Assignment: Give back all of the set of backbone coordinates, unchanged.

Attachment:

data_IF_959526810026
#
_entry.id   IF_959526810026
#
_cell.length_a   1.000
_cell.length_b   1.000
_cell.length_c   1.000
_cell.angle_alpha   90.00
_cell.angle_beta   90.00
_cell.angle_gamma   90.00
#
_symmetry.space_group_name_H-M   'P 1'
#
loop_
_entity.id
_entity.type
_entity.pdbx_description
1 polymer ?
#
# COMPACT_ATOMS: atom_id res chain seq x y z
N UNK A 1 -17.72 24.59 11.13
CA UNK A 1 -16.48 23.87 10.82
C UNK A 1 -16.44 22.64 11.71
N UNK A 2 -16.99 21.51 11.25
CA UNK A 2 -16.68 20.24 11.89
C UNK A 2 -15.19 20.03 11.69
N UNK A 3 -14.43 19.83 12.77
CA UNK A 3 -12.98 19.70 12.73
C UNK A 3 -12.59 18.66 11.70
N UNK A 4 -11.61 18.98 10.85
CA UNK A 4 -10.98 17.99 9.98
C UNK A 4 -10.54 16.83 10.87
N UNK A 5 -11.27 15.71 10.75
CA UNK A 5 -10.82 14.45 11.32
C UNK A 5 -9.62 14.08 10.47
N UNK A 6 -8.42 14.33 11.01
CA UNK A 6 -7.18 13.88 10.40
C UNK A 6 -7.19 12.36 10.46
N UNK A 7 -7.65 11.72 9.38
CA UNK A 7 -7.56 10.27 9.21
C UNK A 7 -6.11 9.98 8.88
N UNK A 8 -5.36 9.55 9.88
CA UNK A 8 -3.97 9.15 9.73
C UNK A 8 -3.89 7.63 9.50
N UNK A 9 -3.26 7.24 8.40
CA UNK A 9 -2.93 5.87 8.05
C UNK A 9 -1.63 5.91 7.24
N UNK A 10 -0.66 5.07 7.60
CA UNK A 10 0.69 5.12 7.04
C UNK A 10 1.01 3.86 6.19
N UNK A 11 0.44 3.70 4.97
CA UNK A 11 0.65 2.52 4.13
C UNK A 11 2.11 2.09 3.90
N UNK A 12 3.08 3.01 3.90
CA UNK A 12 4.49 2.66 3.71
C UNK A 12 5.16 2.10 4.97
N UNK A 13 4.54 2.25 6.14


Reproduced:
data_IF_959526810026
#
_entry.id   IF_959526810026
#
_cell.length_a   1.000
_cell.length_b   1.000
_cell.length_c   1.000
_cell.angle_alpha   90.00
_cell.angle_beta   90.00
_cell.angle_gamma   90.00
#
_symmetry.space_group_name_H-M   'P 1'
#
loop_
_entity.id
_entity.type
_entity.pdbx_description
1 polymer ?
#
# COMPACT_ATOMS: atom_id res chain seq x y z
N UNK A 1 -17.72 24.59 11.13
CA UNK A 1 -16.48 23.87 10.82
C UNK A 1 -16.44 22.64 11.71
N UNK A 2 -16.99 21.51 11.25
CA UNK A 2 -16.68 20.24 11.89
C UNK A 2 -15.19 20.03 11.69
N UNK A 3 -14.43 19.83 12.77
CA UNK A 3 -12.98 19.70 12.73
C UNK A 3 -12.59 18.66 11.70
N UNK A 4 -11.61 18.98 10.85
CA UNK A 4 -10.98 17.99 9.98
C UNK A 4 -10.54 16.83 10.87
N UNK A 5 -11.27 15.71 10.75
CA UNK A 5 -10.82 14.45 11.32
C UNK A 5 -9.62 14.08 10.47
N UNK A 6 -8.42 14.33 11.01
CA UNK A 6 -7.18 13.88 10.40
C UNK A 6 -7.19 12.36 10.46
N UNK A 7 -7.65 11.72 9.38
CA UNK A 7 -7.56 10.27 9.21
C UNK A 7 -6.11 9.98 8.88
N UNK A 8 -5.36 9.55 9.88
CA UNK A 8 -3.97 9.15 9.73
C UNK A 8 -3.89 7.63 9.50
N UNK A 9 -3.26 7.24 8.40
CA UNK A 9 -2.93 5.87 8.05
C UNK A 9 -1.63 5.91 7.24
N UNK A 10 -0.66 5.07 7.60
CA UNK A 10 0.69 5.12 7.04
C UNK A 10 1.01 3.86 6.19
N UNK A 11 0.44 3.70 4.97
CA UNK A 11 0.65 2.52 4.13
C UNK A 11 2.11 2.09 3.90
N UNK A 12 3.08 3.01 3.90
CA UNK A 12 4.49 2.66 3.71
C UNK A 12 5.16 2.10 4.97
N UNK A 13 4.54 2.25 6.14